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Tea time on the fault line

By Henry Schuster
CNN

Editor's note: Henry Schuster, a senior producer in CNN's Investigative Unit and author of "Hunting Eric Rudolph," has been covering terrorism for more than a decade. Each week in "Tracking Terror," he reports on people and organizations driving international and domestic terrorism, and efforts to combat them.

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A colorfully dressed Indian Border Security Force soldier guards the India-Pakistan border at Wagha.

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LAHORE, Pakistan (CNN) -- The Pakistani Ranger lifts his legs at almost impossible angles and goose-steps aggressively towards the border with India.

You might say he looks like he escaped from Monty Python's Ministry of Silly Walks as he challenges gravity with his high-kicking step.

An Indian guard does the same on his side of the gate. Both have scowls on their faces.

Crowds on both sides are singing and chanting.

I'm not sure if I'm at a football match or part of a bizarre ritual, but my colleague's quip puts it all into perspective. "We're in a thermonuclear Disneyland, mate," he says.

Welcome to the Wagha border crossing between Pakistan and India, where the pageantry simultaneously underscores and belies the tensions between these two nuclear rivals carved from the same colonial heritage.

My second international border in a week (the last was between Saudi Arabia and Iraq ) is also a reminder: that the war on terrorism is only part of a much larger equation in this country and region.

T-shirts, sodas and nationalism

The daily afternoon theater known as the changing of the guard at Wagha has evolved into an elaborate ritual since Britain decided to divide its Indian colony into India and Pakistan in 1947, the leader of the Pakistani military contingent tells me.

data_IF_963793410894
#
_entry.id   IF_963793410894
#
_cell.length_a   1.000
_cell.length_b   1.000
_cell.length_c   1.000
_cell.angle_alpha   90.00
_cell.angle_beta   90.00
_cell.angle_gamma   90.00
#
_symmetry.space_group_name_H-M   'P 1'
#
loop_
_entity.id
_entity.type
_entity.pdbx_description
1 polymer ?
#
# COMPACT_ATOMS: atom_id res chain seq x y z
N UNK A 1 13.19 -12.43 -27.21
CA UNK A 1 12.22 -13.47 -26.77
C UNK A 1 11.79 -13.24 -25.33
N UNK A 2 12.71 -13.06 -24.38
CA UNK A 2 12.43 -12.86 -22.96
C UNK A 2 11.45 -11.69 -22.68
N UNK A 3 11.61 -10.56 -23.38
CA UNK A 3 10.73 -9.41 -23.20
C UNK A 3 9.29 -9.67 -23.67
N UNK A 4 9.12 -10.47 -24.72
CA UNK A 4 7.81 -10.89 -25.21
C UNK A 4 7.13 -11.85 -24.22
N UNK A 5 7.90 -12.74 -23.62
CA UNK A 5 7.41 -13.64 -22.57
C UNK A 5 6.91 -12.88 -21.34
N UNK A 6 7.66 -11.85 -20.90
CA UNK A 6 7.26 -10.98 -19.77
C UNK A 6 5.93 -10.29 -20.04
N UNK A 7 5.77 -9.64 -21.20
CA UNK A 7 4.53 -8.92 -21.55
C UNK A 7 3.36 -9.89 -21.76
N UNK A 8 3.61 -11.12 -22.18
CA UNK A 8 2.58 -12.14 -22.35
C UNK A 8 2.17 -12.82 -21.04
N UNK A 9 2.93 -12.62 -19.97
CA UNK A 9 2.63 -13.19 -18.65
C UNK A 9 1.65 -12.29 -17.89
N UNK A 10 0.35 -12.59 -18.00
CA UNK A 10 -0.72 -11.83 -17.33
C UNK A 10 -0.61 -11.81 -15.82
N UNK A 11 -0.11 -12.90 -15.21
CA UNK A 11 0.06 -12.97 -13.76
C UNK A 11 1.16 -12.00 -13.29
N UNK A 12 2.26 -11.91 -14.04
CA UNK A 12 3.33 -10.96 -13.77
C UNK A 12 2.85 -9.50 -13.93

The guards on both sides carefully choreograph their movements to the delight of those packing grandstands on both sides.

Never mind that India is one of the world's three largest Muslim communities -- along with Indonesia and Pakistan itself. Today it is Muslim Pakistan versus Hindu India. Only, to use the parlance of international soccer, this is a friendly. No blood will be shed. T-shirts and sodas will be sold instead.

Back and forth go the cheers: "Pakistan, Pakistan." "Hindustan, Hindustan." "Allah, Allah."

A man darts up the road towards the gate from the Pakistani side, waving a big flag, much to the delight of the crowd on this side. Apparently, he comes here every day after work to cheer on his fellow citizens.

It seems like good fun when you consider the alternative -- more than a million Indians and Pakistanis died during the Partition and the countries have been to war three times.

Both countries have the bomb and the have come too close to nuclear war in the last five years over the long-disputed territory of Kashmir for much of the international community.

You certainly wouldn't see the scene at Wagha replayed along the Kashmiri dividing line.

When the ceremony is all over, the Pakistani troops offer us tea and cakes, which we eat under a tent. The weather couldn't be more pleasant as we sit on the lawn.

"Tea time on the fault line," offers another colleague (they are enjoying the one-liners today).

The real fault line